The globalisation of human rights and democratisation has gained significant momentum in the 21st Century. It has proved to be the linchpin of progressive and sustainable socio-economic and political development for other continental organisations such as European Union and Inter-American Organisation. It is unfortunate that the African Union (AU) has done little or nothing in the actualisation and application of these universal principles in its member states. There are plethora legal frameworks geared toward promoting and protecting human rights and democratisation in Africa. However, they have translated meaningless because their practical applications are neglected.
The establishment of the AU inter alia is anchored on the promotion and protection of human rights and democratisation in Africa. This is as a result of the inhuman and undemocratic experiences of the continent under the so-called colonial masters’ bad governance. In an attempt to correct the human rights catastrophes perpetrated by colonial institutions, the AU was created. Thus, the sole intent of the drafters of the Organisation’s legal framework and indeed the yearning and aspiration of the people of the continent was to create a continental institution to promote and protect human rights and democratisation which are essential for the development of Africa.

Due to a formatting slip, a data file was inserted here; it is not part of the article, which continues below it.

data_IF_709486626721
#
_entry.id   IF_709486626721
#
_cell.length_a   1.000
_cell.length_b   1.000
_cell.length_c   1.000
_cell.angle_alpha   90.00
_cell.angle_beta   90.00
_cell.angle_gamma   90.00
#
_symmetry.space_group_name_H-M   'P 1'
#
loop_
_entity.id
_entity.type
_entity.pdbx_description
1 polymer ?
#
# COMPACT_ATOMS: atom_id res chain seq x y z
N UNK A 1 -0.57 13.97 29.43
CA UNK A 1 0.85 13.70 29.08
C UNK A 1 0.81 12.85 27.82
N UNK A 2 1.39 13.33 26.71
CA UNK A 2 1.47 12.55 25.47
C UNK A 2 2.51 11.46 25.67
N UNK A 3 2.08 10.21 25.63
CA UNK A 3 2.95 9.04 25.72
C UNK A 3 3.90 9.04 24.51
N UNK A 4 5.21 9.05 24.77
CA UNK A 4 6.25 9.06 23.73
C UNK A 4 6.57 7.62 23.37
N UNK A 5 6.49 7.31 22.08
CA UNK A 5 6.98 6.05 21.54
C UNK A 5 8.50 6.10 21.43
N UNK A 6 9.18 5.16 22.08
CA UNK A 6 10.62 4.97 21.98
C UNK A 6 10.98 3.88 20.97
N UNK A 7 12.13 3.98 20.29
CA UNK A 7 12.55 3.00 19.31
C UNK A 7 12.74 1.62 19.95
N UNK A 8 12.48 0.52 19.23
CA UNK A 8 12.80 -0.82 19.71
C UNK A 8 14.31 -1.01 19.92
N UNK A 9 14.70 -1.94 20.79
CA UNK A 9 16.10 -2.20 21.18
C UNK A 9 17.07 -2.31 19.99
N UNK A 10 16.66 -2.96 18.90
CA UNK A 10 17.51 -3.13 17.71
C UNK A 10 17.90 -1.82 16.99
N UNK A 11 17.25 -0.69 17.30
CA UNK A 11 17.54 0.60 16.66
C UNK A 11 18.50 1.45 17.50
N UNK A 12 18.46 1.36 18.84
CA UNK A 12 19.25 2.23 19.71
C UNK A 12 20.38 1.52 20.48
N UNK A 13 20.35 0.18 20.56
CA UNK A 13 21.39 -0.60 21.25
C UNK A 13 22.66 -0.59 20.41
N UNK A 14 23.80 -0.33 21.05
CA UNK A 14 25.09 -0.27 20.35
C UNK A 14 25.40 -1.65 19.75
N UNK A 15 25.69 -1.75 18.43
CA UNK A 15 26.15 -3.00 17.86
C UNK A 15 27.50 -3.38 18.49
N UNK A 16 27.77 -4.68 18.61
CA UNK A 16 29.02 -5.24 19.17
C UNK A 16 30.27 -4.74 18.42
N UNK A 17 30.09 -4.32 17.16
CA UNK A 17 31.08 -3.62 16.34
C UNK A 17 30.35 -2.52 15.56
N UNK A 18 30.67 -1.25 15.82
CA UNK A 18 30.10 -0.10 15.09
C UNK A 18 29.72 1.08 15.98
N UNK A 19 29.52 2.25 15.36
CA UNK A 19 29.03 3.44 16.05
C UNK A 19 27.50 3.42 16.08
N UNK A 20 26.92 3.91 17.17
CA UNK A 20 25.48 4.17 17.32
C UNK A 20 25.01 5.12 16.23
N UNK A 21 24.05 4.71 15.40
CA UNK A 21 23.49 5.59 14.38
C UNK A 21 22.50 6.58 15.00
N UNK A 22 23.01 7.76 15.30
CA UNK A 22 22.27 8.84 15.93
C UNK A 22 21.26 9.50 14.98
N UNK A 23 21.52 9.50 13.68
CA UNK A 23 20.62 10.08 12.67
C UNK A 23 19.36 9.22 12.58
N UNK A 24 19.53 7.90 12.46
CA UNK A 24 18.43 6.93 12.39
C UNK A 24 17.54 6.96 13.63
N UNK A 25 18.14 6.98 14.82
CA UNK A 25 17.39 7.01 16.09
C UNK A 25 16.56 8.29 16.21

However, legally construing the AU Charter, it creates no legal binding obligation on state parties for promotion and protection of human rights and democratisation in Africa. Although, it requires member states to have due regard for human rights and democratisation as enshrined under international law; and also promulgated plethora continental laws aimed at mandating state parties to promote and protect these concepts.
“You can have a Lord, you can have a King, but the man to fear is the tax collector”- Sumerian proverb.
Today, fearing the tax man does not seem to hold true when it comes to the protection of taxpayers’ rights in most European countries. Indeed, for several decades now, taxpayers’ rights in Europe have been benefiting from internationalisation of human rights process. Under the impulse of case law from the European Court on Human Rights (ECHR) and the European Court of Justice (ECJ), human rights have become a fundamental part of taxation. While Africa is running the marathon of attracting and boosting private investments, it may be vital to stimulate the interaction of these two areas of law as a means to strengthen the rule of law on the continent.
In Africa, tax is primarily regarded as a civic duty. Article 29 (6) of the African Charter of Human and Peoples’ Rights (hereinafter referred to as “the Charter”) states that “the individual shall also have the duty (…) to pay taxes imposed by law in the interest of the society”. It follows in particular that the state has the right to levy taxes on its citizens, whether individual or corporate. In contrast, citizens are entitled to enjoy property rights in respect of Article 14 of the Charter or any other pertinent instrument relating to international human rights law. Since the state and its citizens have opposing interests, a balance is obviously required between the individual’s right to property and the state’s right of establishing taxes. In others words, in case of a dispute regarding taxation, the judge should be able to censure any excessively high tax burden on citizens.